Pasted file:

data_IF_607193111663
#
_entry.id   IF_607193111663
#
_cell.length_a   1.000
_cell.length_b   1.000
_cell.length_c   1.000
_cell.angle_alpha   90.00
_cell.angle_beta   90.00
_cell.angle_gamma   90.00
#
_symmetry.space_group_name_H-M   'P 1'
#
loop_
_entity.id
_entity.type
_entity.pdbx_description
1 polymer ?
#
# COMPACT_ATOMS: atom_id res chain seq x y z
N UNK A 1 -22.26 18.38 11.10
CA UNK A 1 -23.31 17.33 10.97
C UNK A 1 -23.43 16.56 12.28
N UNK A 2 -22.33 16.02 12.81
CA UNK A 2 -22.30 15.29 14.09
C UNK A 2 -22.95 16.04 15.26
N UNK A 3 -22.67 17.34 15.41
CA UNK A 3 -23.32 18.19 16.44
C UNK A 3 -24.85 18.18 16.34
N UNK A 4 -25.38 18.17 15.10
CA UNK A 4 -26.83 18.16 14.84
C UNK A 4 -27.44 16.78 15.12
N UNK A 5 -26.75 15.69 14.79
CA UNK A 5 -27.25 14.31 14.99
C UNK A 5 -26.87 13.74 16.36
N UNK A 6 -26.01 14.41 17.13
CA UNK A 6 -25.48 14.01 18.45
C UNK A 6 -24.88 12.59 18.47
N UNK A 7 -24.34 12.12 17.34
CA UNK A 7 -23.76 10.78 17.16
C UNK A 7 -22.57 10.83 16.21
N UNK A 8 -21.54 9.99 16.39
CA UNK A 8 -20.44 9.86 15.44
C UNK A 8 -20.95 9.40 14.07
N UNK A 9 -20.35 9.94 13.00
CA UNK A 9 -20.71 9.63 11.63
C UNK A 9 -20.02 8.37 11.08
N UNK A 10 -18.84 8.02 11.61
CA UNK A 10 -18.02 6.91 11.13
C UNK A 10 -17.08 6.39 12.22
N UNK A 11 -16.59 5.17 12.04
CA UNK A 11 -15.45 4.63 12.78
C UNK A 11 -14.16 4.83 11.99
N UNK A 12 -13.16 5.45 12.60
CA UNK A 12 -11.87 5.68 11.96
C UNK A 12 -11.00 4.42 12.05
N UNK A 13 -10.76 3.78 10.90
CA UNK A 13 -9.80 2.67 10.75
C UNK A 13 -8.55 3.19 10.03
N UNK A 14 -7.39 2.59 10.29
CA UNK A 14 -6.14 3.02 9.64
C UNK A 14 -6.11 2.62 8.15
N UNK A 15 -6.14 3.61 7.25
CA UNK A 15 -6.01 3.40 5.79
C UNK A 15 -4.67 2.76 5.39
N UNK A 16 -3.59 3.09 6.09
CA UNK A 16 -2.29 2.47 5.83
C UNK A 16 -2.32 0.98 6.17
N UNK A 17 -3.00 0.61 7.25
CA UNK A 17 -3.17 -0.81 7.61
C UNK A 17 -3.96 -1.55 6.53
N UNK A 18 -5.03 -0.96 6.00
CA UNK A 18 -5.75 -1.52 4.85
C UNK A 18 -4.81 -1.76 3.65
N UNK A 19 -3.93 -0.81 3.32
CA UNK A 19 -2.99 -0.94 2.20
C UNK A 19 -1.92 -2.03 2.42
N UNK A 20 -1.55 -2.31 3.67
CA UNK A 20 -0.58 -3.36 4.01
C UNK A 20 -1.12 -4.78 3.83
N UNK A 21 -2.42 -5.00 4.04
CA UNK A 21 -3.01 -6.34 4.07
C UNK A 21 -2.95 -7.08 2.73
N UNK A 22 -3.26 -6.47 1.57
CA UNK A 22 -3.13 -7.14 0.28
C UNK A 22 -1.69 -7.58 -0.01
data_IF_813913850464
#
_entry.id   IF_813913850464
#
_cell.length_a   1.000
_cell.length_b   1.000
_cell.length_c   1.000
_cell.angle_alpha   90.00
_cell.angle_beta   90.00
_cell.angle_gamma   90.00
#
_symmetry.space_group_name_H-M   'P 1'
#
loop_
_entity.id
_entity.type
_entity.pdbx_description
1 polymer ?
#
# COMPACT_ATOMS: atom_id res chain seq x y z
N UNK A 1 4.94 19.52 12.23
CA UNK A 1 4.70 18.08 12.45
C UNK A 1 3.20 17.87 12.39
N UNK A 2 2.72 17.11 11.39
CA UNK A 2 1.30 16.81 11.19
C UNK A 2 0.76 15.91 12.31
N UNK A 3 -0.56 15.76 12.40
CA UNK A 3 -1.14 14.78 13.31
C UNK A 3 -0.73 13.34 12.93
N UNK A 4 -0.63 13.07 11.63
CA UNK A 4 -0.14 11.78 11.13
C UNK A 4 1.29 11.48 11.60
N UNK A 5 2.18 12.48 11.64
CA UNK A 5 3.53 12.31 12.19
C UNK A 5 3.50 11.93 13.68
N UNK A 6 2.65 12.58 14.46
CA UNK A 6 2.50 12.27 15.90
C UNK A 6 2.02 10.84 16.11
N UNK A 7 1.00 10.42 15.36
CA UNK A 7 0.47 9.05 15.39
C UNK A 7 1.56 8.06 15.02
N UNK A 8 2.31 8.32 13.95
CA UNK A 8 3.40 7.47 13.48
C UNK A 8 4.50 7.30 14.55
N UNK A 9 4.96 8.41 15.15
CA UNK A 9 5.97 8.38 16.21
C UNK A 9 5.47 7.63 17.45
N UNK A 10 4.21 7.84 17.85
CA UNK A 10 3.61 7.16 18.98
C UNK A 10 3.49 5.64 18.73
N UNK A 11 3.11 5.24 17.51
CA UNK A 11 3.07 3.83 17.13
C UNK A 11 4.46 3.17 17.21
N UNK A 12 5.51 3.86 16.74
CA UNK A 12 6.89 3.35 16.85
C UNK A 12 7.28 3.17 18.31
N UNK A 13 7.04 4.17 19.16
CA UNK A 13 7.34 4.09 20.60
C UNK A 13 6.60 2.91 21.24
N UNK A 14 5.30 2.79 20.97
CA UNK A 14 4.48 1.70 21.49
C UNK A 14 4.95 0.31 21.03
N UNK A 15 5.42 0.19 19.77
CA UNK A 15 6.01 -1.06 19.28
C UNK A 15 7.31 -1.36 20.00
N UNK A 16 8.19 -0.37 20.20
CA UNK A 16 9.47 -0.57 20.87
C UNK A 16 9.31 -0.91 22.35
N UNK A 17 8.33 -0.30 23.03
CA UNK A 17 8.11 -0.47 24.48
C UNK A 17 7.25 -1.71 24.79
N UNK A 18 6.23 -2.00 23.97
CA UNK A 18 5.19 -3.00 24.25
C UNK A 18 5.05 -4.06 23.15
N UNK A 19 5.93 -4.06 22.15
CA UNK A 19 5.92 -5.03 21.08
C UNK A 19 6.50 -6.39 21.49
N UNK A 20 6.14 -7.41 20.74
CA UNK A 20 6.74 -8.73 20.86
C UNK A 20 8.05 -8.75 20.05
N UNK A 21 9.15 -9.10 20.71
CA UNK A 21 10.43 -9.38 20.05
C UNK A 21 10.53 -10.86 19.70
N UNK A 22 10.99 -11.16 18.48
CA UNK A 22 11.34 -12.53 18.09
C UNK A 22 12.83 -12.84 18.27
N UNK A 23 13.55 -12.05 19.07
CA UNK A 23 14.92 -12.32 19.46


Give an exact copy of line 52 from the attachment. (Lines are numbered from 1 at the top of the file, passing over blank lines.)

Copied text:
CA UNK A 11 -15.45 4.63 12.78